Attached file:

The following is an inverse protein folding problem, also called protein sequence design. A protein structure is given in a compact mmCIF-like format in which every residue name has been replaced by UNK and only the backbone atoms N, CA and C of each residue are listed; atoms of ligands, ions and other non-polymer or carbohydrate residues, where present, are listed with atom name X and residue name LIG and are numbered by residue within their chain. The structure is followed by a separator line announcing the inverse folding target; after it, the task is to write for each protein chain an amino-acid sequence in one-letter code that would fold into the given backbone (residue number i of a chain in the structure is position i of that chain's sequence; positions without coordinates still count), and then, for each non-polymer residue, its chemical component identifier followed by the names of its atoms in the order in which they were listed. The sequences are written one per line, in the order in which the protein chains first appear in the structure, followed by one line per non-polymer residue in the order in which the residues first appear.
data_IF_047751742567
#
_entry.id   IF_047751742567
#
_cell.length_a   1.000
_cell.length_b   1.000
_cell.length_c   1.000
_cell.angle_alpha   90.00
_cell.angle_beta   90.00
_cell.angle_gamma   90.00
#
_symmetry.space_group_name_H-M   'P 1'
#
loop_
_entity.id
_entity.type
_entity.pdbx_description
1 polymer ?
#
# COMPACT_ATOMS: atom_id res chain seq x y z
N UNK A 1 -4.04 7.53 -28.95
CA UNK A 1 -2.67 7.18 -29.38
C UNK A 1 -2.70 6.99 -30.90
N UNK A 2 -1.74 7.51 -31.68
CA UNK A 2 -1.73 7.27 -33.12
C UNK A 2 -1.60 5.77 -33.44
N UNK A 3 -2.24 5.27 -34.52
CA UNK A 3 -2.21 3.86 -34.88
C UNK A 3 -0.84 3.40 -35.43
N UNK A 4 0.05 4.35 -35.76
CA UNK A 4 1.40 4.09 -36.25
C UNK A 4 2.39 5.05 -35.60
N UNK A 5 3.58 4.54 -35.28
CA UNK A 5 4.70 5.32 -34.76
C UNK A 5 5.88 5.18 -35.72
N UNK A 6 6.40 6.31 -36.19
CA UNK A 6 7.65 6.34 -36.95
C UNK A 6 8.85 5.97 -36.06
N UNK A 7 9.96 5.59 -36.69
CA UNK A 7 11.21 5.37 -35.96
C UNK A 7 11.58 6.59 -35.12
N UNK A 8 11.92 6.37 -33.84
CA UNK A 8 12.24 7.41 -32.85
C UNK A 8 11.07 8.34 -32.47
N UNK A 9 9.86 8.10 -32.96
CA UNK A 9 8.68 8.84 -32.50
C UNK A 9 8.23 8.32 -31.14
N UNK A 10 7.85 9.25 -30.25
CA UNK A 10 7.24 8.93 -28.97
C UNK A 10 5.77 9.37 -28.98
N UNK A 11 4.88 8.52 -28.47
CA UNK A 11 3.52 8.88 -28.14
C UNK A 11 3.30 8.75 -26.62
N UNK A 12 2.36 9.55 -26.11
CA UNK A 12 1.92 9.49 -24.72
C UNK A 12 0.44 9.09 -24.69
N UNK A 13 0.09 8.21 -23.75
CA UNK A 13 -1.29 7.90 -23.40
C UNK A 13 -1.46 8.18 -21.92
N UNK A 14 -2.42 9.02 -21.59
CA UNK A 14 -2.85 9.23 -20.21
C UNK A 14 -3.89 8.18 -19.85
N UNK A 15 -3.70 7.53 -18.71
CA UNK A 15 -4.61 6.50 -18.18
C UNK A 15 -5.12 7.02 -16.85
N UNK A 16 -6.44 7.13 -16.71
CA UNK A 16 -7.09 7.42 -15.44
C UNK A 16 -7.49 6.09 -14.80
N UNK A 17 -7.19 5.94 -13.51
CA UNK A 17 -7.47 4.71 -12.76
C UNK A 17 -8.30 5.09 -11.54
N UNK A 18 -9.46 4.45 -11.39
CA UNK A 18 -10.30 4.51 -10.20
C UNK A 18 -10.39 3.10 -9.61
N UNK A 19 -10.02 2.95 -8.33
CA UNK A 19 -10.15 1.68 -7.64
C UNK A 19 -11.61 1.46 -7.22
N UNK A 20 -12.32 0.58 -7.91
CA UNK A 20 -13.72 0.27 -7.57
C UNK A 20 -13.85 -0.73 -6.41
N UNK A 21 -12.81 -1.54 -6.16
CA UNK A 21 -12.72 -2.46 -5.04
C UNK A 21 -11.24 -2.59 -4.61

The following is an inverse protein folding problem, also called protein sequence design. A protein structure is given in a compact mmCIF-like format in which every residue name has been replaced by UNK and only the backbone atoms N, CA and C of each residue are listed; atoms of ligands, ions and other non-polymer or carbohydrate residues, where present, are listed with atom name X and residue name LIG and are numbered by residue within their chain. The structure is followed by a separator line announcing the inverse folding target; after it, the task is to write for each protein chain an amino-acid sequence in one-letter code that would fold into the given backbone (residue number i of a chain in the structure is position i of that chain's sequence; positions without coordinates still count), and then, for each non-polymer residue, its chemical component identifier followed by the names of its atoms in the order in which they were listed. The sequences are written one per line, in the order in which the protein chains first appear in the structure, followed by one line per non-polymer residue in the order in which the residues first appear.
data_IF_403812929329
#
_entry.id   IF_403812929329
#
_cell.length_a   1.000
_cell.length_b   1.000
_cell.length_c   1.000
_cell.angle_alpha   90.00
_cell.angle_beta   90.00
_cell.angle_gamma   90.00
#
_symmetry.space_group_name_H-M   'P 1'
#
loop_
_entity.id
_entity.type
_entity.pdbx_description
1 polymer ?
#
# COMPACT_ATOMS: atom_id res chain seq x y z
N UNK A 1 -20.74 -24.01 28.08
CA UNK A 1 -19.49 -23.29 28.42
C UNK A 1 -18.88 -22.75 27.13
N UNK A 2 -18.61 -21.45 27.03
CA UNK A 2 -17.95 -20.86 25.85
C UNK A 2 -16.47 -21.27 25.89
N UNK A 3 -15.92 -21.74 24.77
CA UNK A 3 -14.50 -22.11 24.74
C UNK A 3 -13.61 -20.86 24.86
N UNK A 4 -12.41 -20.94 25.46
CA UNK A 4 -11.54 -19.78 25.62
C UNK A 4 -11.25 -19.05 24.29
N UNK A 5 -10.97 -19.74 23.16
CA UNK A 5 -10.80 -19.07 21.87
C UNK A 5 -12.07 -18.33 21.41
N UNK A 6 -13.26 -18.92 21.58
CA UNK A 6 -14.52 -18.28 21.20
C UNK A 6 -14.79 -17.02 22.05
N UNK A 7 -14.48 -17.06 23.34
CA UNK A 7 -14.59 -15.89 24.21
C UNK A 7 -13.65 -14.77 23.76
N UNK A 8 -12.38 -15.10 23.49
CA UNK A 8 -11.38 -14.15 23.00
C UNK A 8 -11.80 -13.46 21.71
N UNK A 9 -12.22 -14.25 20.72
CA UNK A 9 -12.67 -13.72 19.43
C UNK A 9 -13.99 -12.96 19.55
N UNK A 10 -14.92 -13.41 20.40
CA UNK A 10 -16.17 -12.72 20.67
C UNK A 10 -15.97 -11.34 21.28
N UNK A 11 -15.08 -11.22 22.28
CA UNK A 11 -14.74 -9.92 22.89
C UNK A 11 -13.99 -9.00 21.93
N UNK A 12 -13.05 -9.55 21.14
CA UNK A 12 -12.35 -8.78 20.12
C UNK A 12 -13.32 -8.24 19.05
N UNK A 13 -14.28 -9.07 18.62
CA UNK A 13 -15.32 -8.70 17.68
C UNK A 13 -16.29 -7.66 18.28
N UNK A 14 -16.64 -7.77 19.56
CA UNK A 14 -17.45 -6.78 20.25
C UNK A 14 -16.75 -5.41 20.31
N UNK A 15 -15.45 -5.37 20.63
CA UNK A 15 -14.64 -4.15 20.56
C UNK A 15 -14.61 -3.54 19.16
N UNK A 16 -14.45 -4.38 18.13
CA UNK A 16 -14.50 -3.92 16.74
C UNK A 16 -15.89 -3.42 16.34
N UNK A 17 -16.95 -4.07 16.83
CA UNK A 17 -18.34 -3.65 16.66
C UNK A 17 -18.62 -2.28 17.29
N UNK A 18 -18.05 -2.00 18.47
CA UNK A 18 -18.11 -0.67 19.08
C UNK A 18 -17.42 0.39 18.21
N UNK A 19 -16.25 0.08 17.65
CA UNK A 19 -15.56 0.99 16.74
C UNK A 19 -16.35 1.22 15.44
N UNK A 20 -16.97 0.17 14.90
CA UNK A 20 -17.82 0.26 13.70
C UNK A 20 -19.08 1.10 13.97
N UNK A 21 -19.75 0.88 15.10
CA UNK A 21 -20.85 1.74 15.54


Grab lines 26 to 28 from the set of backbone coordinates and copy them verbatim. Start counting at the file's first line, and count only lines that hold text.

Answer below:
CA UNK A 2 -1.73 7.27 -33.12
C UNK A 2 -1.60 5.77 -33.44
N UNK A 3 -2.24 5.27 -34.52